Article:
Human rights law upholds every human being’s inherent right to life, and for countries that have not agreed to ban the death penalty completely, it limits the death penalty to the most serious crimes, typically crimes resulting in death. In Libya, the death penalty appears frequently in legislation as a proposed punishment for various crimes. Provisions for the death penalty can be found in at least 30 articles of the Libyan Penal Code, including for acts of a political nature, sabotage, and forming any organizations or formations deemed “illegal” without further specifying the prohibition.

Human Rights Watch opposes capital punishment in all circumstances because of its inherent cruelty and its irreversible and inhumane nature. But the Ibrahim and Dabnoon cases raise additional human rights and due process concerns, Human Rights Watch said.

Lawyers and family members for Ibrahim and people knowledgeable about the proceedings against Dabnoon told Human Rights Watch that prison authorities allowed only some of the visits the lawyers requested and dismissed lawyers’ requests to meet with their clients privately. The sources said a guard was present during meetings at the detention site and in court, intimidating the defendants and making them reluctant to discuss the case freely with the lawyers.

Lawyers were not present during prosecutors’ interrogations of the two men. During the court proceedings, the presiding judge rejected the defense lawyers’ requests to summon key witnesses for cross examination. The court relied on allegedly coerced confessions by co-defendants who incriminated Ibrahim and Dabnoon.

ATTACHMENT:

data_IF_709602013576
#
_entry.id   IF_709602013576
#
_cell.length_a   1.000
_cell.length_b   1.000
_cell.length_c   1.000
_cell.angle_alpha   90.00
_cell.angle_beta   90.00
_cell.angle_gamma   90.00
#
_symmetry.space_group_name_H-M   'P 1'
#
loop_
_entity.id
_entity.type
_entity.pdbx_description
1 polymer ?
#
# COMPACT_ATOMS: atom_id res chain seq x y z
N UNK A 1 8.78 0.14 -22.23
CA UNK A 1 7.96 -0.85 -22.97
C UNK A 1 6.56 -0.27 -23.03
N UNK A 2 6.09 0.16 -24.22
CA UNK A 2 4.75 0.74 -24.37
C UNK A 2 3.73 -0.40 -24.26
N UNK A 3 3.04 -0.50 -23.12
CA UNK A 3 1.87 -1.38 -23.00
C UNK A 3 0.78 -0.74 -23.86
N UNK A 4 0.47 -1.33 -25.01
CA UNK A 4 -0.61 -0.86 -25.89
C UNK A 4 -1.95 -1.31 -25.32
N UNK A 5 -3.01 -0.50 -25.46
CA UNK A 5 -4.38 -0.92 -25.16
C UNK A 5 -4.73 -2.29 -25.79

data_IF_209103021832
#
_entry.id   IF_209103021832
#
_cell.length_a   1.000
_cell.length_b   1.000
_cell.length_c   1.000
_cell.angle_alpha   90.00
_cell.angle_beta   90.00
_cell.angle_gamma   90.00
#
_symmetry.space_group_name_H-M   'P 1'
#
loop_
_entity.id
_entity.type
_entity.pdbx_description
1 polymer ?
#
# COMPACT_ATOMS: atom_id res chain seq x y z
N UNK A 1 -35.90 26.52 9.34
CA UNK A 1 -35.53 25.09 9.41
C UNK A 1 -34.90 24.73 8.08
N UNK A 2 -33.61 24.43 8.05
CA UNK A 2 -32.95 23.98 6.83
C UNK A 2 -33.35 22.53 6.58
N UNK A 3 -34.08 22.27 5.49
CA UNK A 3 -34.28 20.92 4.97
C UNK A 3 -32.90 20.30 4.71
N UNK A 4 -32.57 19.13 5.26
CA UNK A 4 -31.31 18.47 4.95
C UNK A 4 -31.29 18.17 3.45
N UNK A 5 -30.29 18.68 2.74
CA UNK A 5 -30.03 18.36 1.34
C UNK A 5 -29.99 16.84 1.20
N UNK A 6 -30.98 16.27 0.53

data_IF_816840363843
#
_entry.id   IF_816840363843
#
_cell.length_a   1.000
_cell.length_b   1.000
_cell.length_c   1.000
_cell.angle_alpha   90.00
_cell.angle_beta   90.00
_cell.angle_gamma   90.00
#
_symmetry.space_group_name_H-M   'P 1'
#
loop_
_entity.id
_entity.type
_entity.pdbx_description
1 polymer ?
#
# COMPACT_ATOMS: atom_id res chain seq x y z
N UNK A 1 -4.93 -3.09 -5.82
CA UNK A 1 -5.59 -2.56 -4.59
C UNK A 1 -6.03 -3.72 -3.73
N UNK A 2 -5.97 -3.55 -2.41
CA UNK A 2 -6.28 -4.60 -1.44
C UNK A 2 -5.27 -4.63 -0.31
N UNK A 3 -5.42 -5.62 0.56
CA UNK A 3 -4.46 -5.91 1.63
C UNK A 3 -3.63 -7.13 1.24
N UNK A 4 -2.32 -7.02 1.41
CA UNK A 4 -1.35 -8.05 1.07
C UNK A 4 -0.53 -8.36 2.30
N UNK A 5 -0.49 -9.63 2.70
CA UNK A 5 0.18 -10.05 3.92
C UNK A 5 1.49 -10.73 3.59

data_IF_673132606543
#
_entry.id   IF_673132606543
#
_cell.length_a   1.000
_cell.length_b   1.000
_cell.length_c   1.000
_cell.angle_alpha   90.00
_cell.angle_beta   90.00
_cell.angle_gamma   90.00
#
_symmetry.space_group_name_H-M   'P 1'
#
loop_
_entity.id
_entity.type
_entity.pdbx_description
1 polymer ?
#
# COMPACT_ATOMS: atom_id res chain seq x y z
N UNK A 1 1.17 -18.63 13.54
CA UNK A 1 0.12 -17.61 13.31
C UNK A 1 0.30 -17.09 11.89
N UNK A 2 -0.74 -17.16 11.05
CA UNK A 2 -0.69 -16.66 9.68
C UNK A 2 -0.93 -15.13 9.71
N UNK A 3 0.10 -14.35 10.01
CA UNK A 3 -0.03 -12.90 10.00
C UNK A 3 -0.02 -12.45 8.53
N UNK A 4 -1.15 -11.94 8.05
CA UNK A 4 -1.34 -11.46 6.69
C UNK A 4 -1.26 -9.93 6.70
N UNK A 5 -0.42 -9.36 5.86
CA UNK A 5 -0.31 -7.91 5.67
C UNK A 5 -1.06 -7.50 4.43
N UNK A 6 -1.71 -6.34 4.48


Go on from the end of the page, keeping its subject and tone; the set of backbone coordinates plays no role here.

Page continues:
In Libya’s deteriorating security environment, there are numerous cases of militias harassing, intimidating, and threatening lawyers, judges, prosecutors, witnesses, and family members of defendants. Human Rights Watch is aware of alleged threats against at least one of the lawyers in the Ibrahim and Dabnoon case.

Throughout 2013, Human Rights Watch has documented such attacks by militias in Benghazi, Derna, Zawiyah, and Misrata. In June, a prominent judge was assassinated by unidentified assailants in Derna, in eastern Libya. In August, unidentified assailants assassinated Benghazi’s chief military prosecutor.

The weakness of the Judicial Police, the force responsible for security during trial proceedings and for operating detention facilities, is compounded by a lack of capacity and training. Authorities have struggled with limited success to gain control over all detention facilities, including those run by militias.

Detainees, lawyers, and family members of defendants whom Human Rights Watch interviewed during 2013 throughout Libya complained about the lack of judicial reviews and access to legal representation.

Under the United Nations (UN) Basic Principles on the Role of Lawyers, states are required to guarantee that lawyers are able to perform all of their professional functions without intimidation, hindrance, harassment, or improper interference, and that their security is not threatened as a result of discharging their functions.

The UN Human Rights Committee, a body of independent experts who review countries’ compliance with the International Covenant on Civil and Political Rights (ICCPR), has said that, “In cases of trials leading to the imposition of the death penalty, scrupulous respect of the guarantees of fair trial is particularly important,” and that any death penalty imposed after an unfair trial would be a violation of the right to a fair trial.

Libya should join the many countries already committed to the UN General Assembly’s December 18, 2007 resolution calling for a moratorium on executions, part of a global trend toward abolishing the death penalty, Human Rights Watch said.

“Adherence to fair trial standards is more important than ever in death penalty cases,” Stork said. “Courts shouldn’t give in to pressure from the street, and Libya should align itself with the growing global consensus against the death penalty.”